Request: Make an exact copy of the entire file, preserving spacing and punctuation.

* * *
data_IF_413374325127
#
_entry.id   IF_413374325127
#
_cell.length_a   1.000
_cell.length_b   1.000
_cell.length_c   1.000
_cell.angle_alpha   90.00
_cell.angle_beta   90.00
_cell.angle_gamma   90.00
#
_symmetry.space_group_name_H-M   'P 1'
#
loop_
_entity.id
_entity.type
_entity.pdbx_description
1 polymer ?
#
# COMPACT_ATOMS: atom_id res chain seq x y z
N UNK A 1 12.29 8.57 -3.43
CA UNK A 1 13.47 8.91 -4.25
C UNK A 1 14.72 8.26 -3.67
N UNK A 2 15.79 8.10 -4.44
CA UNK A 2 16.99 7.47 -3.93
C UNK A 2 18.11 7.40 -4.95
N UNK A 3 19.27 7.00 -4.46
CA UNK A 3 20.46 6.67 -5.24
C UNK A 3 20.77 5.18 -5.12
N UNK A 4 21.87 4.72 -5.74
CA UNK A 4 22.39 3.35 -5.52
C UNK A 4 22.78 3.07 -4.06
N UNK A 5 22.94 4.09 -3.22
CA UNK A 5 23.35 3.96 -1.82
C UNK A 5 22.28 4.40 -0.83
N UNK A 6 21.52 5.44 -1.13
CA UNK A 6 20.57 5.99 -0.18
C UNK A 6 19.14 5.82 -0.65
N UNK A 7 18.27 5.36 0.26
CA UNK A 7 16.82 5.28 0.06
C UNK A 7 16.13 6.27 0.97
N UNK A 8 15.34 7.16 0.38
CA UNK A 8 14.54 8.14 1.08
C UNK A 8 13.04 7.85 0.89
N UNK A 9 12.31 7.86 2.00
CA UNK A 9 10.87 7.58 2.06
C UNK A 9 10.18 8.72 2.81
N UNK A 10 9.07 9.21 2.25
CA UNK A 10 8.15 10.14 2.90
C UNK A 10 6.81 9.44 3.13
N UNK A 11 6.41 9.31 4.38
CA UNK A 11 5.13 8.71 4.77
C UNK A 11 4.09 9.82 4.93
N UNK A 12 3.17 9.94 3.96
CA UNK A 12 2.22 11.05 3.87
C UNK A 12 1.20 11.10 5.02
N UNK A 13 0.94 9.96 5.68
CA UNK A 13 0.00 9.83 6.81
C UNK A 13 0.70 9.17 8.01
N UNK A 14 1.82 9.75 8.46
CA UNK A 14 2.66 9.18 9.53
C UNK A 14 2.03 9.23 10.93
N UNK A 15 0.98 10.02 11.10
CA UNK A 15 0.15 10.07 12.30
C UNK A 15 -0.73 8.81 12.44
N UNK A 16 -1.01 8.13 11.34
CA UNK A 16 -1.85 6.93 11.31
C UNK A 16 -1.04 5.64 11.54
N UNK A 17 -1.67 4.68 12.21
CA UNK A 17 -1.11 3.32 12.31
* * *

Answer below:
data_IF_413374325127
#
_entry.id   IF_413374325127
#
_cell.length_a   1.000
_cell.length_b   1.000
_cell.length_c   1.000
_cell.angle_alpha   90.00
_cell.angle_beta   90.00
_cell.angle_gamma   90.00
#
_symmetry.space_group_name_H-M   'P 1'
#
loop_
_entity.id
_entity.type
_entity.pdbx_description
1 polymer ?
#
# COMPACT_ATOMS: atom_id res chain seq x y z
N UNK A 1 12.29 8.57 -3.43
CA UNK A 1 13.47 8.91 -4.25
C UNK A 1 14.72 8.26 -3.67
N UNK A 2 15.79 8.10 -4.44
CA UNK A 2 16.99 7.47 -3.93
C UNK A 2 18.11 7.40 -4.95
N UNK A 3 19.27 7.00 -4.46
CA UNK A 3 20.46 6.67 -5.24
C UNK A 3 20.77 5.18 -5.12
N UNK A 4 21.87 4.72 -5.74
CA UNK A 4 22.39 3.35 -5.52
C UNK A 4 22.78 3.07 -4.06
N UNK A 5 22.94 4.09 -3.22
CA UNK A 5 23.35 3.96 -1.82
C UNK A 5 22.28 4.40 -0.83
N UNK A 6 21.52 5.44 -1.13
CA UNK A 6 20.57 5.99 -0.18
C UNK A 6 19.14 5.82 -0.65
N UNK A 7 18.27 5.36 0.26
CA UNK A 7 16.82 5.28 0.06
C UNK A 7 16.13 6.27 0.97
N UNK A 8 15.34 7.16 0.38
CA UNK A 8 14.54 8.14 1.08
C UNK A 8 13.04 7.85 0.89
N UNK A 9 12.31 7.86 2.00
CA UNK A 9 10.87 7.58 2.06
C UNK A 9 10.18 8.72 2.81
N UNK A 10 9.07 9.21 2.25
CA UNK A 10 8.15 10.14 2.90
C UNK A 10 6.81 9.44 3.13
N UNK A 11 6.41 9.31 4.38
CA UNK A 11 5.13 8.71 4.77
C UNK A 11 4.09 9.82 4.93
N UNK A 12 3.17 9.94 3.96
CA UNK A 12 2.22 11.05 3.87
C UNK A 12 1.20 11.10 5.02
N UNK A 13 0.94 9.96 5.68
CA UNK A 13 0.00 9.83 6.81
C UNK A 13 0.70 9.17 8.01
N UNK A 14 1.82 9.75 8.46
CA UNK A 14 2.66 9.18 9.53
C UNK A 14 2.03 9.23 10.93
N UNK A 15 0.98 10.02 11.10
CA UNK A 15 0.15 10.07 12.30
C UNK A 15 -0.73 8.81 12.44
N UNK A 16 -1.01 8.13 11.34
CA UNK A 16 -1.85 6.93 11.31
C UNK A 16 -1.04 5.64 11.54
N UNK A 17 -1.67 4.68 12.21
CA UNK A 17 -1.11 3.32 12.31